Political magazine rubbishes Iraq death toll claims

A study in medical journal The Lancet, widely quoted as an estimate of civilian deaths in Iraq, has been comprehensively debunked by an American political magazine.

The National Journal has called on reporters to be more sceptical of scientific reports, their authors and backers. The Lancet has refused to comment on the Journal’s claims.

The Lancet study estimated that more than 650,000 Iraqis had died since the invasion in 2003 until June 2006 – more than 10 times the estimate by any other group.

In an investigation published this month, the National Journal identified a series of potential flaws in the Lancet piece: in the design and conduct of the study, the lack of transparency in the data, and the backgrounds of its authors and funders.

The study used cluster sampling, counting the number of dead in house-to-house surveys and then inferring an estimate for the national population.

The National Journal argues that the survey was so small that each recorded violent death translated into 2,000 dead Iraqis overall.

Critics quoted in the National Journal story included Fritz Scheuren, a past president of the American Statistical Association, who said the weakest part of the survey was its reliance on unsupervised Iraqi researchers.

Critics have also questioned the 98 per cent response rate in a war-torn country, the lack of supporting data such as birth dates and ages or evidence that death certificates were seen by researchers.

The investigation also attacked those involved in the study and their motives. Key researcher Riyadh Laftas, a former child-health official under Saddam Hussein, refused to answer questions about his methods, only presenting the study at an off-the-record meeting of experts in Geneva, none of whom commented afterwards. Original survey reports have not been released, apparently due to concerns over security.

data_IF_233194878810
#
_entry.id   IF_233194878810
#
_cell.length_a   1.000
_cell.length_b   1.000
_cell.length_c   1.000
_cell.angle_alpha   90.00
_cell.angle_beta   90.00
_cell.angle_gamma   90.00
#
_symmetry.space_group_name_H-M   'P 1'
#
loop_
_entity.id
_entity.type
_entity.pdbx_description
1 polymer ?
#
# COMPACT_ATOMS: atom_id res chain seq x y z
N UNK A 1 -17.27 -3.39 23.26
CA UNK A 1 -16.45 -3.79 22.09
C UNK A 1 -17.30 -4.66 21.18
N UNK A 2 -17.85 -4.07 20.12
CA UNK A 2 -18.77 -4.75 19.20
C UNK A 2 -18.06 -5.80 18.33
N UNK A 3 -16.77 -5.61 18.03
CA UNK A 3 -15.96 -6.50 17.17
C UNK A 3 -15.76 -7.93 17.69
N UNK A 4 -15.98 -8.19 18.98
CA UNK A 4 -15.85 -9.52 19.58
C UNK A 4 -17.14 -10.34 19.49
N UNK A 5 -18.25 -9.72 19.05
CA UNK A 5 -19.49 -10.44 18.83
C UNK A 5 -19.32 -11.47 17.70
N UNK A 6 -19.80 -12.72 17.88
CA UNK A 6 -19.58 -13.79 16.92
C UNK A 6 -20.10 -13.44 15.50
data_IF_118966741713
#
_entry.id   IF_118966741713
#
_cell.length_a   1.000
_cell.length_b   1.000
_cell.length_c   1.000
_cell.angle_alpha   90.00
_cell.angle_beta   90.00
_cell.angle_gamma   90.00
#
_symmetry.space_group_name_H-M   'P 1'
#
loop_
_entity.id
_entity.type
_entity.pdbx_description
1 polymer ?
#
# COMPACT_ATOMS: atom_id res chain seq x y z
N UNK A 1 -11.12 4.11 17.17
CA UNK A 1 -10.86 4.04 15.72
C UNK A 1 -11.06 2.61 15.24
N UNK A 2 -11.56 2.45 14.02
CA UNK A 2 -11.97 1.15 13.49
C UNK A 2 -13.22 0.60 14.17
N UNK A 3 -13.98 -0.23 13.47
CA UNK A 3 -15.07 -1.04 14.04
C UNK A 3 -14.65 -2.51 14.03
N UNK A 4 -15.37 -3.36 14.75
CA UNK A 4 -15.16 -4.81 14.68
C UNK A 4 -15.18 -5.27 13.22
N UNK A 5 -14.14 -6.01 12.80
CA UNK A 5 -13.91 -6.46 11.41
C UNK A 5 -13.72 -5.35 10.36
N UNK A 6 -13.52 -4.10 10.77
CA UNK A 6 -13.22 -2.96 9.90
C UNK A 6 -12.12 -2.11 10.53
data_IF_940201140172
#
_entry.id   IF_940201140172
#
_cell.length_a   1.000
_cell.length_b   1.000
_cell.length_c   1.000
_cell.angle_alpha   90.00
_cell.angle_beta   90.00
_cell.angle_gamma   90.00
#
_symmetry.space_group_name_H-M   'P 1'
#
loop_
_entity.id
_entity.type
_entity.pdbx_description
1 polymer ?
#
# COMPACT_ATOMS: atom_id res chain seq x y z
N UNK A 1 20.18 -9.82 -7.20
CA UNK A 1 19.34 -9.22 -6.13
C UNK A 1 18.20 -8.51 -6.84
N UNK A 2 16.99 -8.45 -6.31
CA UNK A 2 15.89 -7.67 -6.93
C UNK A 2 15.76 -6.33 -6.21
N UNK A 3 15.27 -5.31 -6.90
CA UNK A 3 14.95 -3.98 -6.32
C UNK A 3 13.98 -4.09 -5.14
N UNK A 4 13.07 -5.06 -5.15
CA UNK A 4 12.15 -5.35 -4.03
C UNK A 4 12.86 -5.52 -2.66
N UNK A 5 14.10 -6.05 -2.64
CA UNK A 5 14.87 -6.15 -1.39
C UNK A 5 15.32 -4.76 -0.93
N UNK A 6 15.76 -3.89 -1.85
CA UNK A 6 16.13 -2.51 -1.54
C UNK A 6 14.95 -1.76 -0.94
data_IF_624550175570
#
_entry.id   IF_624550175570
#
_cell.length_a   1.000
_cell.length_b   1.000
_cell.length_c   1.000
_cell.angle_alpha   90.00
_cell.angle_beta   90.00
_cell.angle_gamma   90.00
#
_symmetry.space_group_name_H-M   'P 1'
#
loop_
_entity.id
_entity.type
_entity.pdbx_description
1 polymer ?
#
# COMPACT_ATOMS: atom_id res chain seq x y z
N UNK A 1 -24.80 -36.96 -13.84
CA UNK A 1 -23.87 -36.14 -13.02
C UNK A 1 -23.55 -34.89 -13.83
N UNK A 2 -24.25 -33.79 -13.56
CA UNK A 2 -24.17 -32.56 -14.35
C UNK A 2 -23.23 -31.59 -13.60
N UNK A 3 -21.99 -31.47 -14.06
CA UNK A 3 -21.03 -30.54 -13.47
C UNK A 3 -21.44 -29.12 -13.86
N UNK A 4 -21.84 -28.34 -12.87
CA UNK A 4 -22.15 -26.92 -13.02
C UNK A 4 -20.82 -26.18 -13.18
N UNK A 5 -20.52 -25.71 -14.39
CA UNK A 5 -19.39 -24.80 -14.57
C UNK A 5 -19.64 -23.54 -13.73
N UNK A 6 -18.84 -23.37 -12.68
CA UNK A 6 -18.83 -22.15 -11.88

The National Journal revealed that the $100,000 study was part-funded by George Soros – a former presidential rival to George Bush – through his Open Society Institute. There were three other donors – one anonymous, one unknown to the authors, and the Samuel Robin Foundation.

The magazine’s critique said that the report’s authors had partisan considerations and that Lancet editor Richard Horton had not seen the surveyors’ original data.

‘[Les] Roberts [an author of the report] was hardly the only American to lose confidence in Bush,’said the National Journal. ‘The question is whether he and his team lost their objectivity as scientists as well.”

National Journal reporter Neil Munro told Press Gazette: ‘[Science] professionals just like business executives are vulnerable to pressure. Journalists should treat them with scepticism.”

The Lancet’s Horton told the Journal that if ‘clear evidence of misconduct’was presented to the journal, it would ask for an official inquiry.

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